The Victorian precept that a lady “never explains or complains” is followed rigidly.

People lived to an average age of just 40 in 19th-century England, but that number is deceiving. Certainly, infants and children died of disease.

This lava stone cameo depicts Cupid in a Neo-Classical design set in a silver mounting. She ascended to the throne of the United Kingdom in and died in Those sixty-four years witnessed enormous changes in industry, society, fashion, and, of course, jewelry. For example, it started with horse-drawn carriages and candlelight and ended with automobiles and electricity. However, some elements endured and saw transformations, some of which can help date a piece. For example, hair jewelry was worn in the Romantic Period, but its popularity reached its zenith during the Grand Period.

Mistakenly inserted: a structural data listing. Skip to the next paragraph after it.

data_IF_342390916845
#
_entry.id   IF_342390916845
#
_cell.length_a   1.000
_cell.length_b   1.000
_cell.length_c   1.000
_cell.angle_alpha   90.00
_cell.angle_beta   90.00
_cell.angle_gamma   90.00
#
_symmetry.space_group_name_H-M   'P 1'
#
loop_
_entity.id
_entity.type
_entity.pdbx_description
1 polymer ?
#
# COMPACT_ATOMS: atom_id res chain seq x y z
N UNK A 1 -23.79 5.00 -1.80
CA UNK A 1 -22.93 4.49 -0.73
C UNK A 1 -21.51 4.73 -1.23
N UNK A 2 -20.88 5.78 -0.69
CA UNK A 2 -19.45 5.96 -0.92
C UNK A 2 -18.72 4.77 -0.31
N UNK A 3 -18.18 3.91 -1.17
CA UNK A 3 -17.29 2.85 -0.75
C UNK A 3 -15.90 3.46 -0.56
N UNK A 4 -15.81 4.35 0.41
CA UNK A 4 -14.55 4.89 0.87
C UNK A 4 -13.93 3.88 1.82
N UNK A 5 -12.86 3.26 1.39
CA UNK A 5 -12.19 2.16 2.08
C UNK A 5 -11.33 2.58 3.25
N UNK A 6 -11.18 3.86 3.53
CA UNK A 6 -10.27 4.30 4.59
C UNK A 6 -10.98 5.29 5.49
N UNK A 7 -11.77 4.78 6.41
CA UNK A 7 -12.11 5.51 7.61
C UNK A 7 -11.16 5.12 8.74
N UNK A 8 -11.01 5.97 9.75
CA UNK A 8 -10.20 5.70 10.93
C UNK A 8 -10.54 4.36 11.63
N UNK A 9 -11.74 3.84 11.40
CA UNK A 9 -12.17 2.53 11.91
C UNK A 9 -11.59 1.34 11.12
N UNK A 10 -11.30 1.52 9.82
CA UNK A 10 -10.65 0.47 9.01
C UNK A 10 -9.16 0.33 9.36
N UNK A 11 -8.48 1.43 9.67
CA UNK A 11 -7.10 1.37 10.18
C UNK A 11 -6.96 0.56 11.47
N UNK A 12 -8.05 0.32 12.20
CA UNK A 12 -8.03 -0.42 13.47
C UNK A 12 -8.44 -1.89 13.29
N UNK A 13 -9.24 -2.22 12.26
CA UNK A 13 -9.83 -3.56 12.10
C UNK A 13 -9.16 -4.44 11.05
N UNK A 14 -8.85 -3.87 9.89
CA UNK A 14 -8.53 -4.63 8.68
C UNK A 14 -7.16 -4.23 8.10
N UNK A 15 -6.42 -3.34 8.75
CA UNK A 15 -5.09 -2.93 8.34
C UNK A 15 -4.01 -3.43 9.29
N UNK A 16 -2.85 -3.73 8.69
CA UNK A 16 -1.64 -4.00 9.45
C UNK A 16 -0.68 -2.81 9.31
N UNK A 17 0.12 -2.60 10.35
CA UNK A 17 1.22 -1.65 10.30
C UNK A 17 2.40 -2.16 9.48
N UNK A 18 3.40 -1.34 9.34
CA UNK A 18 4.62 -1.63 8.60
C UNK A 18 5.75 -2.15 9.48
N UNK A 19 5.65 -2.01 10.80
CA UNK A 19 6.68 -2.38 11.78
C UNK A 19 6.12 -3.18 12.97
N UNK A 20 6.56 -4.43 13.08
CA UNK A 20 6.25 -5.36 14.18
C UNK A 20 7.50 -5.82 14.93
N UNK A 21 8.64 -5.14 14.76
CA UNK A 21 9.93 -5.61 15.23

On the other hand, a large, imposing brooch showcasing a dark gemstone, framed with braided hair, would most likely fall into the Grand Period. The Romantic Period reflected the love of a nation for its young queen and her love for her husband, Prince Albert. His death in marked the end of the Early Victorian Period and the beginning of the Grand Period. This 9k yellow gold ring features a center garnet surrounded by old mine-cut chrysoberyls in claw style settings.

During the Early Victorian period, the Industrial Revolution surged ahead.

Here’s How People Got Laid In The 1800s